There’s nothing more annoying than sitting down for a nice dinner and hearing the phone ring. Even worse — you decide to answer it and find you’ve been captured by the long arm of the telemarketing industry.
Recently, I found myself wondering — How can I get telemarketers to stop calling me?
Stand up comedians and water cooler comics alike have used telemarketers and telemarketing as comic fodder for years. Luckily, we do now have a few ways of getting these people off our backs. Depending on what state you live in, the options available vary to stop the telemarketing calls.
It is impossible to ‘reason’ with telemarketers — having worked as a telemarketer in the past, I know for a fact that they are provided with scripted responses for anything you could possibly say. Now, you can try and request to be removed from their call list, but this is not legally binding, and it is unclear if the company must comply. Try the following scripted response for best results:
“‘Put my number on your don’t-call list.”
This is the only way to communicate to the company that you want your specific number blocked. Any other phrase gives them some leeway as to whether or not they will stop calling you or not. Supposedly, they are supposed to stop all calls to your number for ten years after you request this, but again, the legal aspect of this is a very grey area.
For starters, use your caller ID box. If you don’t have caller ID capability on your phone, it is cheap and widely available. The caller ID will usually show telemarketers as “Number Unknown”, or “Number Blocked”, or some random 800 or 888 number. Screen these calls — if someone really needs to get in touch with you from a number that is withheld, they can simply leave you a message. The downside to the caller ID screening method is that it won’t STOP the calls, just keep you from having to talk to the telemarketers. Contact your phone company for more info on caller ID.
National Do Not Call Registry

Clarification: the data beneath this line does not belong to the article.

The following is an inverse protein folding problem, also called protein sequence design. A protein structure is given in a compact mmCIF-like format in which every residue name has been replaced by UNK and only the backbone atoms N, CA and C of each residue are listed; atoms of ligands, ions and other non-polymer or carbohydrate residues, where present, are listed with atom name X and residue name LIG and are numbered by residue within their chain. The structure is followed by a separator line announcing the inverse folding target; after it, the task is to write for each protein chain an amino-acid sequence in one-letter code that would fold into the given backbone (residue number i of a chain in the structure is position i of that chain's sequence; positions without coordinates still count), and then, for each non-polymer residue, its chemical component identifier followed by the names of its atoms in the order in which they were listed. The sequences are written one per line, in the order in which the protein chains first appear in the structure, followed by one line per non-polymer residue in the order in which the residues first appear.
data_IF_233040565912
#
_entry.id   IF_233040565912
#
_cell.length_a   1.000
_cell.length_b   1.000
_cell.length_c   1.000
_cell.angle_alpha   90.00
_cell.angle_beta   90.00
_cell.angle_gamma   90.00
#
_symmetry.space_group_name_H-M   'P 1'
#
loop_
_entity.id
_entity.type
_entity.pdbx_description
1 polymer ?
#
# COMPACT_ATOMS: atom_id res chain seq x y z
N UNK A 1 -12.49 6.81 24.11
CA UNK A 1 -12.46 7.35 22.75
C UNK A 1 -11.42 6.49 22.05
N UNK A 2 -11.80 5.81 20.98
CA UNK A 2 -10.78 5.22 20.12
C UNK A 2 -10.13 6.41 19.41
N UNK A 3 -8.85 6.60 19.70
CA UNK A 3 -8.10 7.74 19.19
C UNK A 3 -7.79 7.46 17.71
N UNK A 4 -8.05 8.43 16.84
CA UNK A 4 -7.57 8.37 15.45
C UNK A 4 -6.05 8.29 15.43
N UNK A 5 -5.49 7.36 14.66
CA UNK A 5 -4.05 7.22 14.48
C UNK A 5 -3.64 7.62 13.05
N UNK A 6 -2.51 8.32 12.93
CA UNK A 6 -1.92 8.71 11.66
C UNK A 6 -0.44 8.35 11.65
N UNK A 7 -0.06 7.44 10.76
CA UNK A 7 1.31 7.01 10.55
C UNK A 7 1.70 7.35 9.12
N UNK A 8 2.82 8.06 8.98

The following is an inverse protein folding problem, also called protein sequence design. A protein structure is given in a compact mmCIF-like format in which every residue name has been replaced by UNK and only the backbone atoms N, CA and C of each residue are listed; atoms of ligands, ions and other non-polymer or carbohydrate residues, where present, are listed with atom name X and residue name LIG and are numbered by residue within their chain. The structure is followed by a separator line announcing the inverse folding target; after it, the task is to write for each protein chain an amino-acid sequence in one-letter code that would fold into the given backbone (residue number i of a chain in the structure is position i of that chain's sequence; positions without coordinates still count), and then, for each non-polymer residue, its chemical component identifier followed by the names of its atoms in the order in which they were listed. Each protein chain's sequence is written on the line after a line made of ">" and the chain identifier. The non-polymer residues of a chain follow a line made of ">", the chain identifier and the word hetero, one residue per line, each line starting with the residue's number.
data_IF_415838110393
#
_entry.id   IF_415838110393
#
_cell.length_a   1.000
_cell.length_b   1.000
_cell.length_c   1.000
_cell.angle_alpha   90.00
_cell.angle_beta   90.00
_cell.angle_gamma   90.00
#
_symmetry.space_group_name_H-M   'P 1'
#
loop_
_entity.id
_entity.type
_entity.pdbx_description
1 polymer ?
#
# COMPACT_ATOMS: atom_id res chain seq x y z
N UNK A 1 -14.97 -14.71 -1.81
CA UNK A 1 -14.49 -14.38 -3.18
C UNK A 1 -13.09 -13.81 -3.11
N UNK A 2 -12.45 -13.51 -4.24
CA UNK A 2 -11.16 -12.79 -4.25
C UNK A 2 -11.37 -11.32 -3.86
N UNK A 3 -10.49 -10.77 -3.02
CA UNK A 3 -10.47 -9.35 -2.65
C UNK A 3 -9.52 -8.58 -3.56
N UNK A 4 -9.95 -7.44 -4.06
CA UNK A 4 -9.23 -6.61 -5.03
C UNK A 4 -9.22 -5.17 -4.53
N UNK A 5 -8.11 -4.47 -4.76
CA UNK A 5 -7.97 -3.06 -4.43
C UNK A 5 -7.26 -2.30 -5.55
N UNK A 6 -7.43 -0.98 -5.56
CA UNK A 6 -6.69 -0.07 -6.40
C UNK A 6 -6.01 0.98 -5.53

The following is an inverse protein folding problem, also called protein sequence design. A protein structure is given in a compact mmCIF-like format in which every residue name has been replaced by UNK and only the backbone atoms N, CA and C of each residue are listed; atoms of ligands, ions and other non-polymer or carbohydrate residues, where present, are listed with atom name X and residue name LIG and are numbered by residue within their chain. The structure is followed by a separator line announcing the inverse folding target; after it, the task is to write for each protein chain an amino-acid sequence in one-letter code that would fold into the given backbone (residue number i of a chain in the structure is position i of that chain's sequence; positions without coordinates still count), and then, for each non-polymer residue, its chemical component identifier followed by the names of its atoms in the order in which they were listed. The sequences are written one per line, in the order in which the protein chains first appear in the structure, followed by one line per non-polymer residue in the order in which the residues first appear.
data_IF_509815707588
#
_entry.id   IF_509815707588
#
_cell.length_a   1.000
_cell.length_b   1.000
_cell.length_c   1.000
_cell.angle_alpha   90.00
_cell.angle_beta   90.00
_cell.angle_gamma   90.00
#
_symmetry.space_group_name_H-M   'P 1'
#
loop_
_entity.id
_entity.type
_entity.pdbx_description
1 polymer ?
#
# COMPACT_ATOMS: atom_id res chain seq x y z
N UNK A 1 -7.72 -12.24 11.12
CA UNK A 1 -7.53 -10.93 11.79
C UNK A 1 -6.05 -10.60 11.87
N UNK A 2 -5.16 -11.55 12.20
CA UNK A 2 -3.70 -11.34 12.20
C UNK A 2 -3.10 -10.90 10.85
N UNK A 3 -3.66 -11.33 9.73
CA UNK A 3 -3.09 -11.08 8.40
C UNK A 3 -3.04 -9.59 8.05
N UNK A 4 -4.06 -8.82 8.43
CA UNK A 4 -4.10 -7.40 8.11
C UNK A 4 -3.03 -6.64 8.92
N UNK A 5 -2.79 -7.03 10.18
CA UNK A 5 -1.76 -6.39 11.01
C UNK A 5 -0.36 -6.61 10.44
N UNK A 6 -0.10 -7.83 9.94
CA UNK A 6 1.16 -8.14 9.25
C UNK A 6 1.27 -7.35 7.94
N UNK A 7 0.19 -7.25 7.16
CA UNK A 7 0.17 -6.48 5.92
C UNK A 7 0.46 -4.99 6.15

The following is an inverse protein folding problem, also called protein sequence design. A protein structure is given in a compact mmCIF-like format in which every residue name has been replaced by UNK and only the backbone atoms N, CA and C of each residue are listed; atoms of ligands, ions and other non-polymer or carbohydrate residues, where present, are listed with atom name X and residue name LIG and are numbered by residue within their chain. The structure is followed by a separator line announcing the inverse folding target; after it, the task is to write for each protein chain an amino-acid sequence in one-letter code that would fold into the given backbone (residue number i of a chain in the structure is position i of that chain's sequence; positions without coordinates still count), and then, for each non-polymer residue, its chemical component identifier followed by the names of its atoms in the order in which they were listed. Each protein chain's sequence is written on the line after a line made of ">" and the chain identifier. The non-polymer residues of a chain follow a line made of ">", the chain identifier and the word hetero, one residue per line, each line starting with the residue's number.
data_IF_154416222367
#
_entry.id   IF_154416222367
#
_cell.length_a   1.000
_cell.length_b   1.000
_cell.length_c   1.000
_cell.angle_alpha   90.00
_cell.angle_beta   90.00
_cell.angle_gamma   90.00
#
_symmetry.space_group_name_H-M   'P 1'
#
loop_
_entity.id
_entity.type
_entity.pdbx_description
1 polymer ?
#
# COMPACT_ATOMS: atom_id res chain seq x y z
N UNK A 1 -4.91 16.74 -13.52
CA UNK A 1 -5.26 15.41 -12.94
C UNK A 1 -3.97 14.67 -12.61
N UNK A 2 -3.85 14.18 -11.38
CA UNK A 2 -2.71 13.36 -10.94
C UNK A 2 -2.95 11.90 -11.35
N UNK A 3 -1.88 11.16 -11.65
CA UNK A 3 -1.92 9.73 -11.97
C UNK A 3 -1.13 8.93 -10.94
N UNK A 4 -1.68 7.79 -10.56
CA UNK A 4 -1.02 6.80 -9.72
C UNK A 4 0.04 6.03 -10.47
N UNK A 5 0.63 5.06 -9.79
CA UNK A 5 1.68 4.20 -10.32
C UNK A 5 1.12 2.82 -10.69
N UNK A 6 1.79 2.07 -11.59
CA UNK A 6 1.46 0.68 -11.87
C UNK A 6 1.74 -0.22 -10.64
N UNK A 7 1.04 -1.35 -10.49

Recently, the FCC established, together with the Federal Trade Commission (FTC), a national Do Not Call Registry. The registry is nationwide, so no matter where you live in the US (or in Canada as well) this list applies to you. All telemarketers (with the exception of certain non-profit organizations) are controlled by the DNCR, and the registry covers both interstate and intrastate telemarketing calls. Supposedly, commercial telemarketers are not allowed to call you if your number is on the registry, but as with most governmental regulation, this is subject to certain exceptions. Still, the national Do Not Call Registry allows you reduce the number of unwanted phone calls to your home phone number or numbers.
You can register your phone numbers for free, and they will remain on the list until you remove them or discontinue service – there is no need to re-register numbers. There are also easy online methods to report unwanted calls, repeated calls after warnings, etc. You can also contact the FTC or FCC directly by phone to report violators. Unfortunately, in my experience, the national Do Not Call Registry is not 100% effective — I have had problems with telemarketers even after reporting their violations. Nothing is perfect, but the telemarketing calls have been reduced by about 75% I’d estimate.